I felt simultaneously pissed off and relieved. I was mad because I’d just changed my pod earlier that day, so it should not have come off so easily. But I was relieved because finally, I had an explanation behind the super-high, super-stagnant blood sugars.
And I was seriously relieved that I’d thought to pack my insulin, a spare pod, and an alcohol swab in my overnight bag.
So there I was, changing my pod at 3 A.M. Far from fun, but it was necessary. I even wound up giving myself an injection with a syringe – yet another diabetes supply that I don’t really need to carry but had stowed away in my kit (just in case) – to ensure that my system had insulin in it to bring my blood sugar back down.
From there, it was a long night (morning!) as I set numerous alarms for the next few hours to wake up, check my blood sugar, and bolus more as needed. I couldn’t rely on my CGM for readings, because guess what? It got torn right off my arm as I tossed and turned in bed. Go figure, right? (I didn’t have a backup sensor because the CGM is one thing that isn’t exactly necessary. It makes life a helluva lot easier, but for a single overnight trip, an extra sensor wasn’t needed.)
I probably only got three hours of sleep that night, and I was pretty damn defeated looking at a shitty CGM graph the next day. But you know what? The whole incident serves as a stark reminder that it’s important to ALWAYS have backup supplies: You never know when you might depend on them.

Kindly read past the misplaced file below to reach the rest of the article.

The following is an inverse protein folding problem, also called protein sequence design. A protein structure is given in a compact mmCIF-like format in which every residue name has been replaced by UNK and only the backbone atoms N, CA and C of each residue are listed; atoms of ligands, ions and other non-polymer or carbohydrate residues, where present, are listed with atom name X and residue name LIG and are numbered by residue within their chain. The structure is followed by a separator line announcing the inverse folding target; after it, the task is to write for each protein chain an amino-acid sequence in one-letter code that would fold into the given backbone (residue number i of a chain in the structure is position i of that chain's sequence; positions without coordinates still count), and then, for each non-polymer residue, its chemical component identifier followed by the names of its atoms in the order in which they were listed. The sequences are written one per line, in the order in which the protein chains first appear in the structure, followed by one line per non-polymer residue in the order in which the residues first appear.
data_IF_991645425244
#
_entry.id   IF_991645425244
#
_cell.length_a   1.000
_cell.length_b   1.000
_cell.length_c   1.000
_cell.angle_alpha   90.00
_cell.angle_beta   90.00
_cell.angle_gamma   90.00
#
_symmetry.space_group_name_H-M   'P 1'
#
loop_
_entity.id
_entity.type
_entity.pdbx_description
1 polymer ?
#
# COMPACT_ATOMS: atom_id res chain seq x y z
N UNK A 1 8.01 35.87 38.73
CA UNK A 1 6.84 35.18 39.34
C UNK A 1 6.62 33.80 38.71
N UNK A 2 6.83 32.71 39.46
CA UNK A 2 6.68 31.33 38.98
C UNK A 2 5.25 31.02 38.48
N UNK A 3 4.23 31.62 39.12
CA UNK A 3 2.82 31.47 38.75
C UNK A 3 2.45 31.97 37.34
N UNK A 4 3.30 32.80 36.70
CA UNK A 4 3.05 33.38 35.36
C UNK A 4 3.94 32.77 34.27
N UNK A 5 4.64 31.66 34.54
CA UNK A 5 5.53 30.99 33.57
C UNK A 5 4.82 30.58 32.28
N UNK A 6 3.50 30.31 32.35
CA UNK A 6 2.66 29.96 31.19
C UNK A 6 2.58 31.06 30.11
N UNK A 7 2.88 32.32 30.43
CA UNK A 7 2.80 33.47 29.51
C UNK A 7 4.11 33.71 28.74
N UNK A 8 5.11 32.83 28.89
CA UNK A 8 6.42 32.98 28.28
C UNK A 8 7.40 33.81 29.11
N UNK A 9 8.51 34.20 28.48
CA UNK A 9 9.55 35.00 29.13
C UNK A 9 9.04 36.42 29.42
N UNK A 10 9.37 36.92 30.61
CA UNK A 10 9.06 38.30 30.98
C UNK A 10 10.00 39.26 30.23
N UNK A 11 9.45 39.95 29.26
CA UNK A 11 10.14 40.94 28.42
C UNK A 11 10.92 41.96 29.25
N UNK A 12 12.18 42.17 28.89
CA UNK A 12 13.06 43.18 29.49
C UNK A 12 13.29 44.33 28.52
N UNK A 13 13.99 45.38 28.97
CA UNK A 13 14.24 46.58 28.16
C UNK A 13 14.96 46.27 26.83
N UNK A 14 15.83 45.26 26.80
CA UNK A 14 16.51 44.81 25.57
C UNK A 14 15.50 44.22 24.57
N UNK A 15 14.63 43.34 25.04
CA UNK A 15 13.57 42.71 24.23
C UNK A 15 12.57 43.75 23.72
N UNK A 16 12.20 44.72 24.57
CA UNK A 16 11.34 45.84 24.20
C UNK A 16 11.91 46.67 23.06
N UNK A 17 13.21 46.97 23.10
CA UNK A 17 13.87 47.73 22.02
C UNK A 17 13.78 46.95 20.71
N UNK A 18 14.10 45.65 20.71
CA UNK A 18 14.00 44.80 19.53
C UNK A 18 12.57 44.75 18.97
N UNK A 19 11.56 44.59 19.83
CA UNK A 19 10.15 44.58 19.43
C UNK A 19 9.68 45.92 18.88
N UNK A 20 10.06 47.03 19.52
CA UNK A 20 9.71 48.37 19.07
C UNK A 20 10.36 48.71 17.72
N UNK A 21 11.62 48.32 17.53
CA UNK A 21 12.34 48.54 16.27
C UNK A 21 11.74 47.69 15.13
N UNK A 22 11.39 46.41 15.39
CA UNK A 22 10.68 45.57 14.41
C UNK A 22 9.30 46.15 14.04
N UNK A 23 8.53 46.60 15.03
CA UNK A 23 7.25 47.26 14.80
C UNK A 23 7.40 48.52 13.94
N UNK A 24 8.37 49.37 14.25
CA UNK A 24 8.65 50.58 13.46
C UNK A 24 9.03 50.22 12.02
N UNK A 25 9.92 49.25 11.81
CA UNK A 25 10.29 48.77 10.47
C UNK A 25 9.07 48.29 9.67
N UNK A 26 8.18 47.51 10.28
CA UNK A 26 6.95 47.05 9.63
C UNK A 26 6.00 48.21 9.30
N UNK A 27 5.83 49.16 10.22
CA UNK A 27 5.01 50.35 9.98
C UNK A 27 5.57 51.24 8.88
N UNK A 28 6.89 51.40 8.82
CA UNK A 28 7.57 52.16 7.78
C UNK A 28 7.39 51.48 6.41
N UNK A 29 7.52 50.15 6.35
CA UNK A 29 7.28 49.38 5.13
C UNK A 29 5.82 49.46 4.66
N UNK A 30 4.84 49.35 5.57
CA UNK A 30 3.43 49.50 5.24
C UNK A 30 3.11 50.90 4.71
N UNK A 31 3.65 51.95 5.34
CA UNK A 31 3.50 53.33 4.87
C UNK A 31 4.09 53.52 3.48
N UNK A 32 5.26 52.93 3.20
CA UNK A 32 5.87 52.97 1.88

I’d only been wearing my new pod for about an hour when my arm brushed up in exactly the wrong way against a chair. Riiiiiiiip!
My pod tore right off – not from my arm, but it lifted up from the adhesive that it was glued to and dangled precariously from the still-intact adhesive stuck to my arm.
After cursing loudly, I asked my mother for her opinion. I wanted to know if she could see the cannula, because that was the component that made me most concerned. As long as the cannula was still stuck under my skin and delivering insulin, it shouldn’t matter that my pod was a little loose – right?